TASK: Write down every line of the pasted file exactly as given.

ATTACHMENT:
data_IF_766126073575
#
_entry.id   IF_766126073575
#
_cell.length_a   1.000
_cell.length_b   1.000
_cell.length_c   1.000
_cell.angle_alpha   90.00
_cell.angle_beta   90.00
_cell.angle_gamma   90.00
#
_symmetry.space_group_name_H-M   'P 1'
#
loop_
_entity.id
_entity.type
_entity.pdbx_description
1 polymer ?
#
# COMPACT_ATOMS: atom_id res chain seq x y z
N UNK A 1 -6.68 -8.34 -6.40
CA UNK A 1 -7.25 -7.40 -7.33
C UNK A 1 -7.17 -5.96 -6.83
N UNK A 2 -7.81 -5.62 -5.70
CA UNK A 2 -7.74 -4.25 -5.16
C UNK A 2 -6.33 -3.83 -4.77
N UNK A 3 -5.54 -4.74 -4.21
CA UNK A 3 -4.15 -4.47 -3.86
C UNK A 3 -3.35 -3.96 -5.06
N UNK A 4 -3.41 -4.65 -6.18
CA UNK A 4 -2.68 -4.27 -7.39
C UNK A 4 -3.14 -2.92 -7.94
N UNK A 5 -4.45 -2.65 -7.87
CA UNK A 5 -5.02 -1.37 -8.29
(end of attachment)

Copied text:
data_IF_766126073575
#
_entry.id   IF_766126073575
#
_cell.length_a   1.000
_cell.length_b   1.000
_cell.length_c   1.000
_cell.angle_alpha   90.00
_cell.angle_beta   90.00
_cell.angle_gamma   90.00
#
_symmetry.space_group_name_H-M   'P 1'
#
loop_
_entity.id
_entity.type
_entity.pdbx_description
1 polymer ?
#
# COMPACT_ATOMS: atom_id res chain seq x y z
N UNK A 1 -6.68 -8.34 -6.40
CA UNK A 1 -7.25 -7.40 -7.33
C UNK A 1 -7.17 -5.96 -6.83
N UNK A 2 -7.81 -5.62 -5.70
CA UNK A 2 -7.74 -4.25 -5.16
C UNK A 2 -6.33 -3.83 -4.77
N UNK A 3 -5.54 -4.74 -4.21
CA UNK A 3 -4.15 -4.47 -3.86
C UNK A 3 -3.35 -3.96 -5.06
N UNK A 4 -3.41 -4.65 -6.18
CA UNK A 4 -2.68 -4.27 -7.39
C UNK A 4 -3.14 -2.92 -7.94
N UNK A 5 -4.45 -2.65 -7.87
CA UNK A 5 -5.02 -1.37 -8.29